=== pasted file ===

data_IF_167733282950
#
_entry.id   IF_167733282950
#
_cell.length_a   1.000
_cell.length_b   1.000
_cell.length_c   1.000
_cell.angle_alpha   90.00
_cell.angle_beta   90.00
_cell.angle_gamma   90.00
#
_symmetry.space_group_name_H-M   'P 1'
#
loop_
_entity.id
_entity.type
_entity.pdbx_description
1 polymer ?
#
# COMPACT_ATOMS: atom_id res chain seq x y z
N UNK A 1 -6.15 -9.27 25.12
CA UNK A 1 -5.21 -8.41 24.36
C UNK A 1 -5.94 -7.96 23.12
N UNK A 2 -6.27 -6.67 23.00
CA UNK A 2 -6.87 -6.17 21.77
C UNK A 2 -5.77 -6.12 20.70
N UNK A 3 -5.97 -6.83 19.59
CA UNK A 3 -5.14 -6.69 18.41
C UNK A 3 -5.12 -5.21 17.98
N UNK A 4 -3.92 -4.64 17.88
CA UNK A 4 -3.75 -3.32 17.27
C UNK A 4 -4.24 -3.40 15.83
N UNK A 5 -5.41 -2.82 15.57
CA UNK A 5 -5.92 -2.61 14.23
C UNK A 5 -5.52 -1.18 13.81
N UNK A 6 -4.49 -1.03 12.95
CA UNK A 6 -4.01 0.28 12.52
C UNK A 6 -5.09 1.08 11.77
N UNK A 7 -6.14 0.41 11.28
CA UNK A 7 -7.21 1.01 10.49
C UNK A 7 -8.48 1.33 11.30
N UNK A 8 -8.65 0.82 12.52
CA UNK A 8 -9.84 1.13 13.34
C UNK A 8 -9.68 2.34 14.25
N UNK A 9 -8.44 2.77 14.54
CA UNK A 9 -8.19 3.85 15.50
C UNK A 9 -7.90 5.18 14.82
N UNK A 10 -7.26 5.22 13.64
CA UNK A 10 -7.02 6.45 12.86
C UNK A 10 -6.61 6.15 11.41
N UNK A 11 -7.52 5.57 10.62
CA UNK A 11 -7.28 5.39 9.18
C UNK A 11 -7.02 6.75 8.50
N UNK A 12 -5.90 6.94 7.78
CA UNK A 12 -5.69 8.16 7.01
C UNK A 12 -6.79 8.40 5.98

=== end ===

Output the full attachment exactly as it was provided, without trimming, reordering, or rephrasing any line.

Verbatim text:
data_IF_167733282950
#
_entry.id   IF_167733282950
#
_cell.length_a   1.000
_cell.length_b   1.000
_cell.length_c   1.000
_cell.angle_alpha   90.00
_cell.angle_beta   90.00
_cell.angle_gamma   90.00
#
_symmetry.space_group_name_H-M   'P 1'
#
loop_
_entity.id
_entity.type
_entity.pdbx_description
1 polymer ?
#
# COMPACT_ATOMS: atom_id res chain seq x y z
N UNK A 1 -6.15 -9.27 25.12
CA UNK A 1 -5.21 -8.41 24.36
C UNK A 1 -5.94 -7.96 23.12
N UNK A 2 -6.27 -6.67 23.00
CA UNK A 2 -6.87 -6.17 21.77
C UNK A 2 -5.77 -6.12 20.70
N UNK A 3 -5.97 -6.83 19.59
CA UNK A 3 -5.14 -6.69 18.41
C UNK A 3 -5.12 -5.21 17.98
N UNK A 4 -3.92 -4.64 17.88
CA UNK A 4 -3.75 -3.32 17.27
C UNK A 4 -4.24 -3.40 15.83
N UNK A 5 -5.41 -2.82 15.57
CA UNK A 5 -5.92 -2.61 14.23
C UNK A 5 -5.52 -1.18 13.81
N UNK A 6 -4.49 -1.03 12.95
CA UNK A 6 -4.01 0.28 12.52
C UNK A 6 -5.09 1.08 11.77
N UNK A 7 -6.14 0.41 11.28
CA UNK A 7 -7.21 1.01 10.49
C UNK A 7 -8.48 1.33 11.30
N UNK A 8 -8.65 0.82 12.52
CA UNK A 8 -9.84 1.13 13.34
C UNK A 8 -9.68 2.34 14.25
N UNK A 9 -8.44 2.77 14.54
CA UNK A 9 -8.19 3.85 15.50
C UNK A 9 -7.90 5.18 14.82
N UNK A 10 -7.26 5.22 13.64
CA UNK A 10 -7.02 6.45 12.86
C UNK A 10 -6.61 6.15 11.41
N UNK A 11 -7.52 5.57 10.62
CA UNK A 11 -7.28 5.39 9.18
C UNK A 11 -7.02 6.75 8.50
N UNK A 12 -5.90 6.94 7.78
CA UNK A 12 -5.69 8.16 7.01
C UNK A 12 -6.79 8.40 5.98